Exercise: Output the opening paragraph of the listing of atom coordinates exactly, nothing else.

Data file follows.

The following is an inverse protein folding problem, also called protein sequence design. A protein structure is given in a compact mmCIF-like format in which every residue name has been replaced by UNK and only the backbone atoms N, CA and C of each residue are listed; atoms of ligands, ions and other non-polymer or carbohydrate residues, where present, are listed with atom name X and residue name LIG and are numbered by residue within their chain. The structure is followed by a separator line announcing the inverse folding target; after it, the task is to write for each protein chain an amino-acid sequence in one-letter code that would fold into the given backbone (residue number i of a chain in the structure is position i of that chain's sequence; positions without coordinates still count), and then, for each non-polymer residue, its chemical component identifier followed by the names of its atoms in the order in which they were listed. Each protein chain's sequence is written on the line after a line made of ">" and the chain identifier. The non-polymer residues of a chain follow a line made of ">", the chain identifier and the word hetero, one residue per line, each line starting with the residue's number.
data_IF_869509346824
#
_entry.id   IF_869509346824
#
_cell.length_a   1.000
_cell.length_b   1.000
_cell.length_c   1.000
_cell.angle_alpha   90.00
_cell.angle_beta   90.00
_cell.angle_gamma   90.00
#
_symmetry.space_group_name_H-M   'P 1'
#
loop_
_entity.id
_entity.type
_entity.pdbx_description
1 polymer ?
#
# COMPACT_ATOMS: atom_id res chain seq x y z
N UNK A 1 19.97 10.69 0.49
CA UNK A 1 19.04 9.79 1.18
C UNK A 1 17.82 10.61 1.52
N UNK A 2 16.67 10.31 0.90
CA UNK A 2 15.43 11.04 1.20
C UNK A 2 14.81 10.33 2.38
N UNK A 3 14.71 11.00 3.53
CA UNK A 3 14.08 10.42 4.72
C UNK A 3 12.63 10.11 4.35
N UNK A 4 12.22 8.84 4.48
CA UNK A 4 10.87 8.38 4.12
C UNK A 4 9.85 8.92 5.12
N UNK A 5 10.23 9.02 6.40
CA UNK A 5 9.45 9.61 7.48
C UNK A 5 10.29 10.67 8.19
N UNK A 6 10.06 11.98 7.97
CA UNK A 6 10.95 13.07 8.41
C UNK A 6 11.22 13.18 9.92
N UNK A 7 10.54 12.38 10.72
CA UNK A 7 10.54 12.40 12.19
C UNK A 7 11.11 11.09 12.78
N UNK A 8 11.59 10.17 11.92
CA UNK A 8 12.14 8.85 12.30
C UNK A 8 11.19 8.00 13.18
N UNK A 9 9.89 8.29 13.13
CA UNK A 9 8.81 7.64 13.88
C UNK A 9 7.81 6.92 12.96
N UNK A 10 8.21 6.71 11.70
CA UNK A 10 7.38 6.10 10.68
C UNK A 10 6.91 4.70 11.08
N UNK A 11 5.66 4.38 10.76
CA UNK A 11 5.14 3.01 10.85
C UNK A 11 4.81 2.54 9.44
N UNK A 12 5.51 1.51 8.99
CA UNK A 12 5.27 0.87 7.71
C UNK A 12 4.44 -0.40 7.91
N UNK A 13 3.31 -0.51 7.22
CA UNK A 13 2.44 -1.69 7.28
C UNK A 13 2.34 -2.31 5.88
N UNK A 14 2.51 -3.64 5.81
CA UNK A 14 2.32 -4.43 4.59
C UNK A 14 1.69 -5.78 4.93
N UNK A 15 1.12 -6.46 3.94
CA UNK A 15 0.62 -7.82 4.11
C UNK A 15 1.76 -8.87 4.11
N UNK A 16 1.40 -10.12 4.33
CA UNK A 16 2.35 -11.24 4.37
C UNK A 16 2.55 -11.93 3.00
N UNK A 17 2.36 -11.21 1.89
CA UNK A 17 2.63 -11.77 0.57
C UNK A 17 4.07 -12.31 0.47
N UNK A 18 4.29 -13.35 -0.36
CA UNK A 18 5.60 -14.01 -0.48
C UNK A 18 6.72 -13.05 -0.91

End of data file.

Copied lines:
The following is an inverse protein folding problem, also called protein sequence design. A protein structure is given in a compact mmCIF-like format in which every residue name has been replaced by UNK and only the backbone atoms N, CA and C of each residue are listed; atoms of ligands, ions and other non-polymer or carbohydrate residues, where present, are listed with atom name X and residue name LIG and are numbered by residue within their chain. The structure is followed by a separator line announcing the inverse folding target; after it, the task is to write for each protein chain an amino-acid sequence in one-letter code that would fold into the given backbone (residue number i of a chain in the structure is position i of that chain's sequence; positions without coordinates still count), and then, for each non-polymer residue, its chemical component identifier followed by the names of its atoms in the order in which they were listed. Each protein chain's sequence is written on the line after a line made of ">" and the chain identifier. The non-polymer residues of a chain follow a line made of ">", the chain identifier and the word hetero, one residue per line, each line starting with the residue's number.